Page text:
Small. And they’re very specialized. And we’ve been for the last decade for sure, strong in niche processing. We’re taking tomatoes and making tomato sauce and we’re pickling everything that you can imagine. We’ve done all kinds of value-add, lot of (especially) retailing as part of that and so, it’s not the same all over the state. There’s a big agriculture in Eastern North Carolina and there’s very niche agriculture in Western North Carolina. But we have Blue Ridge food ventures, for example, community college incubator program does an incredible job that you might wanna look at as a model to be replicated in a lot of places. [SPEAKER CHANGES] We agree. As a matter of fact, you couldn’t have asked for a more different state in terms of agriculture than we have, you travel the state as you have and you see it full value and that’s somewhat what we see as a great opportunity that we’ve been figuring out. Cluster? [SPEAKER CHANGES] One other point, Mr. Chairman. The extension service is egg extension of our land grant universities all across the states. So, you have a network, a footprint all across the state. So, you are a good player to help coordinate a lot of good assets that are happening across the state. So, I hope you’ll certainly recommend this approach. [SPEAKER CHANGES] Thank You, Representative. Representative Horn. [SPEAKER CHANGES] Thank You, Mr. Chairman. I was involved in the food processing business in the sales area for quite a number of years and I recognize the great opportunities we have in North Carolina because we ?? raw materials, as you mentioned it. But, it’s critically important that we work across the silos of transportation and education to ensure that our kids come out through school, are aware of the many career opportunities in the food industry, not just being a farmer and that’s not just because those are the hardest working people out there I know. But, all of things it takes to be in food processing is technological issues, chemistry issues, transportation issues which brings me yet another one, and it’s critically important to food processors that we have an infrastructure that allows them to get their products quickly from the point of manufacture it into the hands of the consumer as we move into these just in time delivery sequences that most of the distributors and I’m hopeful that you’ll work closely to ensure that we have a good egg education and good work with our ports and our highways, freezer space at our ports, critically important for processing in this state. [SPEAKER CHANGES] Thank You, Representative Horn. Representative Ramsey. [SPEAKER CHANGES] I just wanted to follow up with Representative Turner. It’s common I can’t speak for other Agricultural sectors; I know from the dairy industry we have a few processors left in North Carolina. There’s a consolidation of those processors and one of our challenges of growing dairy in our state is every day, milk is shipped in the North Carolina. We’re a fluid deficit region and if our processors are able to obtain enough product, they’re moving milk from Texas in the Midwest into North Carolina. So, you have dairies like 100dairy down in high point milk van in western North Carolina. One of the challenges for farmers is that from markets too, where they have opportunities to obtain processors beyond just one processor. So, there’s some competition and like in the Midwest, you might be able to sell your milk to 5 or 6 different processors. Down here, you don’t have that option. [SPEAKER CHANGES] At this time, we thank you, Doctor ?? for being with us and we’ll close this part of the meeting and then I wanna bring up my great niece and now she’s gonna say a few words. She’s the president, North Carolina FAA and her dad is egg teacher and I had a lot to do with that too, since I was an egg teacher and he followed my steps, I ?? him four years in high-school. And, I’m very happy to represent to my egg committee Carmen ??. Carmen.
Well, I just want to start out by saying thank you for letting me be here today. I know you all are very busy and your time is very valuable, so I won’t talk as much as some of the other Honeycutt Ag teachers, but I’ll try to keep it a little short. But as I’m sure some of you know, agriculture education has three key components. We have classroom instruction, SAE, supervised agriculture experience, and then we have FFA. And I might be a little biased, but FFA certainly seems the most fun to me. But in the classroom, we learn the basics. And like you said, Representative, agriculture education is the key to the future of agriculture. It’s been mentioned here today. And we learn the skills in the classroom that prepare us to go out and to be that future in agriculture. And then the supervised agriculture experience, that’s our opportunity to get the hands-on experience with those skills. So that’s when we really learn how to do things. I have a three acre garden at home, and I have learned way more than I could have ever learned sitting in a classroom, by getting out and doing that hands-on experience. And I think that’s a really key component to agriculture education, and education in general. And then we have FFA. And I think what’s really unique about FFA is that it’s an opportunity to take all those skills, all those things we’ve learned, and to have the leadership, to learn the leadership, to apply those things to North Carolina as a whole. So, I’ve been listening a little bit to what you’ve talked about today with the food processing and I think FFA really prepares students in agriculture education to be able to branch out and to make some of those things come true. And I think the three circle model that I talked about with agriculture education kind of transitions over to FFA in general. So in FFA we have our own three components. We have our FFA camp, we have ag teachers like ?? mentioned. And then we have our blue jackets. And I won’t talk too much about all of that but FFA camp is a lot of fun for all of us. And this is when we really get to meet members from across the state. And that’s where we really start to learn about other counties and all the different agriculture products that are made in North Carolina. And it’s really interesting to see. We get to do a lot of fun things and we play sports. And I learned that I’m not very good at that, but I just spend a lot of time talking to everyone when I go to FFA camp. But that’s where we apply those leadership skills we’ve learned and that’s where we get to learn about other people’s products. And we get to see things from across the state. And the second part of agriculture education and FFA is our ag teachers. Like ?? said, he taught agriculture education and he had the I don’t know if it’s a good thing or not, but he had my dad and my uncle. So he had Honeycutts in his career. And I think our agriculture teachers are truly the core of FFA. Because those are the people that pass on that experience and that knowledge so that we’re prepared to go out and make the future as bright as we can make it. And I think they’re the cornerstone to the future of agriculture. And so they’re very important to all of our hearts and I know my ag teacher and my dad and my Uncle ?? have all been key players in what I’ve accomplished in FFA and in life and in agriculture. And finally, FFA has the blue jacket. And they’re not exactly comfortable on a 90 degree day, but they are a key tradition to FFA. Not many people can say that they wear a blue corduroy jacket every day. But I’ve had the opportunity to wear blue corduroy a lot this year. And it’s not as uncomfortable as it looks. Once you start breaking in the jacket, it’s really nice to wear. But it’s the unity that brings us all together. When you go a state convention, which is coming up really soon in June for North Carolina, you see all these blue jackets flood downtown. And it’s an amazing feeling to know that all of those people are there to support agriculture. And they are there to learn about agriculture and they want to be the future of agriculture. So I think that’s what really FFA is all about. We are preparing ourselves so that we can make the future of North Carolina and North Carolina agriculture as bright as we can possibly make it. So I just want to say thank you for your support for agriculture education, for FFA and for the industry we all love. Agriculture. So thank you for letting me be here today and I hope you all enjoy the rest of your day. Thank you. [SPEAKER CHANGES] Thank you Carmen, and I appreciate all of you hanging around here. And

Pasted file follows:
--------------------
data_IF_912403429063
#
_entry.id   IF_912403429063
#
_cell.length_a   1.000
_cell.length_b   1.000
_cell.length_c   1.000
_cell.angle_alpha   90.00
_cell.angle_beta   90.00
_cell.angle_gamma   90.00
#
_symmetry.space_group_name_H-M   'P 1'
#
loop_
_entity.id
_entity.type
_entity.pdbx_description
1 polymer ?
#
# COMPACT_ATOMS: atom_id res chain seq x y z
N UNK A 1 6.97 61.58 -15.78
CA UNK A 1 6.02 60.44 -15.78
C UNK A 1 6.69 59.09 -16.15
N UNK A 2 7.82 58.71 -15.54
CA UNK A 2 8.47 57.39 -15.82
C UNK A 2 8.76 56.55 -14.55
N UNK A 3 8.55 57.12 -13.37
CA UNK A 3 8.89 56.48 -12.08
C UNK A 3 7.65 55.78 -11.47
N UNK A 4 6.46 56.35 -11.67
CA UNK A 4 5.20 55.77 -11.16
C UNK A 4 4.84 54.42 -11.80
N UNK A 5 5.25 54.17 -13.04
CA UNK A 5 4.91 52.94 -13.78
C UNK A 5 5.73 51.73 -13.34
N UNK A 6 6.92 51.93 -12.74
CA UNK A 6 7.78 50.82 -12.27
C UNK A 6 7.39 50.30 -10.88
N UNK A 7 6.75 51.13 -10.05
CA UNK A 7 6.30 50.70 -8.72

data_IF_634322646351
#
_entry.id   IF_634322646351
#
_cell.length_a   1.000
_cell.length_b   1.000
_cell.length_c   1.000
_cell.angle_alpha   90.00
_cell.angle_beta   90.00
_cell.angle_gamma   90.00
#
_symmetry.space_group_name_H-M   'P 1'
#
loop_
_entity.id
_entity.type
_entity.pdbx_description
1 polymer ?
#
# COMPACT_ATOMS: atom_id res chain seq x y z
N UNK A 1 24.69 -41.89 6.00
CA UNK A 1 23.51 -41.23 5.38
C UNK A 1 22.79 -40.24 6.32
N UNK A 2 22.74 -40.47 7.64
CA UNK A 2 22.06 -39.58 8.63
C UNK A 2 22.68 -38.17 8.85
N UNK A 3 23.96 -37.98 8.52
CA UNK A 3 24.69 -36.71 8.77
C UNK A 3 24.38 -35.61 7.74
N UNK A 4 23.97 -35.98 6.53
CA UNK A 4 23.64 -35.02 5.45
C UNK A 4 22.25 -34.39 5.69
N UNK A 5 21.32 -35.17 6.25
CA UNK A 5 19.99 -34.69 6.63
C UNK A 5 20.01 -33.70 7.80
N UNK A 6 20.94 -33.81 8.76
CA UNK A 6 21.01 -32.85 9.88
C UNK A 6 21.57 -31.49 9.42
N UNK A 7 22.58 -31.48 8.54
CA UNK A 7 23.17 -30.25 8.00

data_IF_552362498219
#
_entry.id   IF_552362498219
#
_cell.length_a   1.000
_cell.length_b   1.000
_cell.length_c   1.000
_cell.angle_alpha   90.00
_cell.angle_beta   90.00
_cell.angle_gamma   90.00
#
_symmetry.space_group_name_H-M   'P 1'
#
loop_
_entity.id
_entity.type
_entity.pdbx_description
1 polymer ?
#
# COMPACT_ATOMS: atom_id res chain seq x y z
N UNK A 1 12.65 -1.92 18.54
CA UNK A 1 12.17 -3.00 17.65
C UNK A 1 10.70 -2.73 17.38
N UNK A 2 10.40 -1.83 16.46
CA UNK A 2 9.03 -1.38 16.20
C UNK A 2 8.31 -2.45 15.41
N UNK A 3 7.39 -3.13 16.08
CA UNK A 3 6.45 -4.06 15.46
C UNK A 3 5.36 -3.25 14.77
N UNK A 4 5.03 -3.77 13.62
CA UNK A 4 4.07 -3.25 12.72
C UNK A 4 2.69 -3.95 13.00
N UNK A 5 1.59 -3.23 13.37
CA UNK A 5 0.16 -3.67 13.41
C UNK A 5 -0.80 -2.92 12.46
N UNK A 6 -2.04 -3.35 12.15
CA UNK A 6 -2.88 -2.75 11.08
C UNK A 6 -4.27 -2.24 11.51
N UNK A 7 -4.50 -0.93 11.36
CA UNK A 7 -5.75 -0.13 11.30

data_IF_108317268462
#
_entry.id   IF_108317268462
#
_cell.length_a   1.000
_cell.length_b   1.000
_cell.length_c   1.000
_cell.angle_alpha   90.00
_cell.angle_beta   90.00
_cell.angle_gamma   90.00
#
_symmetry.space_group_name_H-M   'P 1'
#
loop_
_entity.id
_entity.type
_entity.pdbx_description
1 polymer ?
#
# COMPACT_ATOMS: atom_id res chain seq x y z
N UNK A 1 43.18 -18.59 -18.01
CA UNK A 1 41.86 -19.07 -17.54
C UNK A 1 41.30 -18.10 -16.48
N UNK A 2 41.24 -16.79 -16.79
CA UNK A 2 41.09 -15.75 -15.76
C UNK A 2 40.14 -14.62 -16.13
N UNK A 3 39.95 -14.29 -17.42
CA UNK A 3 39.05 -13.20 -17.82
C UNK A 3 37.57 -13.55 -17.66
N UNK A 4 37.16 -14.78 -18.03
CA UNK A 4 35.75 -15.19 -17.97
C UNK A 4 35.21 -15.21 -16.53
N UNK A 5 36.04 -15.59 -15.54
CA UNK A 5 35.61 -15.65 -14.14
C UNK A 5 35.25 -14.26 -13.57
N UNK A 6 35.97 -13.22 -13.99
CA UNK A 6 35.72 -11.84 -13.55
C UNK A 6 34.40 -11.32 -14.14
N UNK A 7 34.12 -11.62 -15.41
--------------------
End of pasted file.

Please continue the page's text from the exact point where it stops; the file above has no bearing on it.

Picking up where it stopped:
-I’m real proud of her. And that’s our business today, and yes. [SPEAKER CHANGES] Mr. Chair, I was glad to stay around and hear maybe the most sense we heard all day and welcome her back to speak with us anytime. [SPEAKER CHANGES] Thank you. [SPEAKER CHANGES] Meeting adjourned. [END_OF_FILE]